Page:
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Ecological restoration of estuaries in North Western Europe

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Introduction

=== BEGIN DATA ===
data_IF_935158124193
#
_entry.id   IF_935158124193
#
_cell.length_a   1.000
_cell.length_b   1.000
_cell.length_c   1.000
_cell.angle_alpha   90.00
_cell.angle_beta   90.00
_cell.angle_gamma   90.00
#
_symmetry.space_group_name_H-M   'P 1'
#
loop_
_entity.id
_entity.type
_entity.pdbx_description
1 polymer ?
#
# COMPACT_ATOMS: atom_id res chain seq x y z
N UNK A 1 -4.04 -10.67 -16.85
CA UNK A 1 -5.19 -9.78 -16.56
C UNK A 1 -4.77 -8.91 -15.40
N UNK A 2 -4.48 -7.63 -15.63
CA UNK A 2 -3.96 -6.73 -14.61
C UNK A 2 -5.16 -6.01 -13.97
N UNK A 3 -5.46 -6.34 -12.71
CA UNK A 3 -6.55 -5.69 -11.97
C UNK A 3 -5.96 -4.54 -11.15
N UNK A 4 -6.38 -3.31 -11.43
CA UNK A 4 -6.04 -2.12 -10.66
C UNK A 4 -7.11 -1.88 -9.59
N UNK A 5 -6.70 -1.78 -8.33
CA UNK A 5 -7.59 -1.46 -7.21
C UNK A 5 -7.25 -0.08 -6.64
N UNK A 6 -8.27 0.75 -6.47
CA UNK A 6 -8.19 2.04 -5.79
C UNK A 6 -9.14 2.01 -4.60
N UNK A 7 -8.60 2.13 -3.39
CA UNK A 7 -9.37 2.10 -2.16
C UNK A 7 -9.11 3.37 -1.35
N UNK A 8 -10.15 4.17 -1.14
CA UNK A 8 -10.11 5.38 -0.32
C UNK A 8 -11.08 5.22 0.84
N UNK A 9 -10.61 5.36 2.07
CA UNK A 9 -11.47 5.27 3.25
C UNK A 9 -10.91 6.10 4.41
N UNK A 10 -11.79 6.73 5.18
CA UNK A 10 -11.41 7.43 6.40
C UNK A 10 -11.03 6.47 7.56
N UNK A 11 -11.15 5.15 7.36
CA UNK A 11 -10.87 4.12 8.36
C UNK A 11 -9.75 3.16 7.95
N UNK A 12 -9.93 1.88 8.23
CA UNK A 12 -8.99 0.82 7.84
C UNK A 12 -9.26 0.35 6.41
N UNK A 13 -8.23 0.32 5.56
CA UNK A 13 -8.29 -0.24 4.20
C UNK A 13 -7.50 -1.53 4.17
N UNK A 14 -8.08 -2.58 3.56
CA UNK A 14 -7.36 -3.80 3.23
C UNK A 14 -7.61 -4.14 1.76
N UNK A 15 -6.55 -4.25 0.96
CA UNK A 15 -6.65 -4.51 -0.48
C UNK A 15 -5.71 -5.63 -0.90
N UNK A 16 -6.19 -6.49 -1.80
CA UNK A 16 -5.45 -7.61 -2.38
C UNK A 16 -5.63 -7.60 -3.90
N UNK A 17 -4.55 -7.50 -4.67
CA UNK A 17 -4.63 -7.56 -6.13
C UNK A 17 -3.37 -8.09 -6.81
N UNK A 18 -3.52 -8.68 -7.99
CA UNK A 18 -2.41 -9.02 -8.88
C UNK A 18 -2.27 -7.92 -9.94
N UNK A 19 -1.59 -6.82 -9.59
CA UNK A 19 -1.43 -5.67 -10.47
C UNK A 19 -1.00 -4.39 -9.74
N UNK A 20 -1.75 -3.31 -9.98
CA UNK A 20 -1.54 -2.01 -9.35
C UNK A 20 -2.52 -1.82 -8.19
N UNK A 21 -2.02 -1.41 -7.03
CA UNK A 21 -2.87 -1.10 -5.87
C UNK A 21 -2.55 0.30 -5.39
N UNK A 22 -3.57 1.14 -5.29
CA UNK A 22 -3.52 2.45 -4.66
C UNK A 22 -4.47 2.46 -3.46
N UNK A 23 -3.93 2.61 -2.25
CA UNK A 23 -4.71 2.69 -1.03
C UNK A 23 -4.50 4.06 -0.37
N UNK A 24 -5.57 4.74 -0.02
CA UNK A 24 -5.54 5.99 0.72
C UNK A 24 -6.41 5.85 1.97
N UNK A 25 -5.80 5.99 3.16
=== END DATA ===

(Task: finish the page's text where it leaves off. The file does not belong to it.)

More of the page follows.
Estuaries are open systems and are essential interfaces between rivers and the coast. They constitute main transition zones or ecotones between land, the ocean and the atmosphere. In the North Sea and the English Channel (North-West Europe), the role of the tide is paramount, with a tidal range over 10 m in some areas. So, large macrotidal estuaries have developed there (the Elbe, the Weser, the Scheldt, the Humber, the Thames, the Seine,...). Geomorphology is essential to understand when comparing such estuaries. It is rapidly evolving because of natural processes (mainly hydrological, due to sea level rise and increasing tides). Estuaries are also greatly influenced by changes in the watersheds. The main factors affecting the hyporheic zone are the width and the depth of the river bed, the river flow and constructions (dams, embankments, polders...) by humans. Human activities, mainly through reclamation, have accelerated natural morphological processes and worsened the degradation of estuarine resources [1]. In the estuaries presented here, the erection of dykes and the reclamation of land have dislocated the hydro-systems and limited access to estuarine animal and vegetal communities. Longitudinally, there has been an increase of tidal effects and salinity which have forced some estuarine species out of estuaries. The turbidity maximum also has a general tendency to move outwards. Transversally, dykes have broken connections between aquatic habitats and reduced the area and diversity of wet land, including intertidal flats and salt marshes. In all ecosystems, there has been a parallel decrease of fresh water tidal habitats for fish, birds, and the benthos on which they feed.